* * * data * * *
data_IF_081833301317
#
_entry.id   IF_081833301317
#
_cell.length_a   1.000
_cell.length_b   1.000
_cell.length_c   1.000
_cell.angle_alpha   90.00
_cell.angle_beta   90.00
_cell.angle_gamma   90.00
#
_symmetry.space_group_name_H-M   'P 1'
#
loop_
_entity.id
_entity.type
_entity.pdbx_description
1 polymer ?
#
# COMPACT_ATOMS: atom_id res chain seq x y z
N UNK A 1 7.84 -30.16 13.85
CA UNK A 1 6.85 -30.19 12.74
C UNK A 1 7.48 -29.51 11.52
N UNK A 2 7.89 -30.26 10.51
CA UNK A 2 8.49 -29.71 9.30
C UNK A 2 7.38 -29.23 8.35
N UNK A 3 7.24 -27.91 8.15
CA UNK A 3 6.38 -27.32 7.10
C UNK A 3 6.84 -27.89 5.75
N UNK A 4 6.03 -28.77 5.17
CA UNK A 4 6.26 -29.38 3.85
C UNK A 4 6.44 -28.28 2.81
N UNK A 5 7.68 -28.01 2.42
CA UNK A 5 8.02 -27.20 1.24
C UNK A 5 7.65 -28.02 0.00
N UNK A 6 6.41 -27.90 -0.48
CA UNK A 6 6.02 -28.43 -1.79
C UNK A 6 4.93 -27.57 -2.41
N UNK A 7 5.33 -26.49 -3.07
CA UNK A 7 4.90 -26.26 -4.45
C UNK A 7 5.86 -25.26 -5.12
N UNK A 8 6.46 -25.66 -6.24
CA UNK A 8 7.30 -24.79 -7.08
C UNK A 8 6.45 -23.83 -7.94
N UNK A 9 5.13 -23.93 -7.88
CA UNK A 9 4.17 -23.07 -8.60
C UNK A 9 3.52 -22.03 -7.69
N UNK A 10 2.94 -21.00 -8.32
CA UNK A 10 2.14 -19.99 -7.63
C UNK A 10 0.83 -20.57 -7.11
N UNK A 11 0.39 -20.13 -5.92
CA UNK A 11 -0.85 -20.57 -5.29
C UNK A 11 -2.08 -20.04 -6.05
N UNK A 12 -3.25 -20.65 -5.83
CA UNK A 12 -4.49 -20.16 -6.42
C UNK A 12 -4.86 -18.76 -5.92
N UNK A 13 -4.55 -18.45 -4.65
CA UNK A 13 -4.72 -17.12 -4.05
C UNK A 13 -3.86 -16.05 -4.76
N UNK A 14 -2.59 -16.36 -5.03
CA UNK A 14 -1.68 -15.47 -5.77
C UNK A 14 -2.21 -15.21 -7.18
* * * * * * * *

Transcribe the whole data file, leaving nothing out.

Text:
data_IF_081833301317
#
_entry.id   IF_081833301317
#
_cell.length_a   1.000
_cell.length_b   1.000
_cell.length_c   1.000
_cell.angle_alpha   90.00
_cell.angle_beta   90.00
_cell.angle_gamma   90.00
#
_symmetry.space_group_name_H-M   'P 1'
#
loop_
_entity.id
_entity.type
_entity.pdbx_description
1 polymer ?
#
# COMPACT_ATOMS: atom_id res chain seq x y z
N UNK A 1 7.84 -30.16 13.85
CA UNK A 1 6.85 -30.19 12.74
C UNK A 1 7.48 -29.51 11.52
N UNK A 2 7.89 -30.26 10.51
CA UNK A 2 8.49 -29.71 9.30
C UNK A 2 7.38 -29.23 8.35
N UNK A 3 7.24 -27.91 8.15
CA UNK A 3 6.38 -27.32 7.10
C UNK A 3 6.84 -27.89 5.75
N UNK A 4 6.03 -28.77 5.17
CA UNK A 4 6.26 -29.38 3.85
C UNK A 4 6.44 -28.28 2.81
N UNK A 5 7.68 -28.01 2.42
CA UNK A 5 8.02 -27.20 1.24
C UNK A 5 7.65 -28.02 0.00
N UNK A 6 6.41 -27.90 -0.48
CA UNK A 6 6.02 -28.43 -1.79
C UNK A 6 4.93 -27.57 -2.41
N UNK A 7 5.33 -26.49 -3.07
CA UNK A 7 4.90 -26.26 -4.45
C UNK A 7 5.86 -25.26 -5.12
N UNK A 8 6.46 -25.66 -6.24
CA UNK A 8 7.30 -24.79 -7.08
C UNK A 8 6.45 -23.83 -7.94
N UNK A 9 5.13 -23.93 -7.88
CA UNK A 9 4.17 -23.07 -8.60
C UNK A 9 3.52 -22.03 -7.69
N UNK A 10 2.94 -21.00 -8.32
CA UNK A 10 2.14 -19.99 -7.63
C UNK A 10 0.83 -20.57 -7.11
N UNK A 11 0.39 -20.13 -5.92
CA UNK A 11 -0.85 -20.57 -5.29
C UNK A 11 -2.08 -20.04 -6.05
N UNK A 12 -3.25 -20.65 -5.83
CA UNK A 12 -4.49 -20.16 -6.42
C UNK A 12 -4.86 -18.76 -5.92
N UNK A 13 -4.55 -18.45 -4.65
CA UNK A 13 -4.72 -17.12 -4.05
C UNK A 13 -3.86 -16.05 -4.76
N UNK A 14 -2.59 -16.36 -5.03
CA UNK A 14 -1.68 -15.47 -5.77
C UNK A 14 -2.21 -15.21 -7.18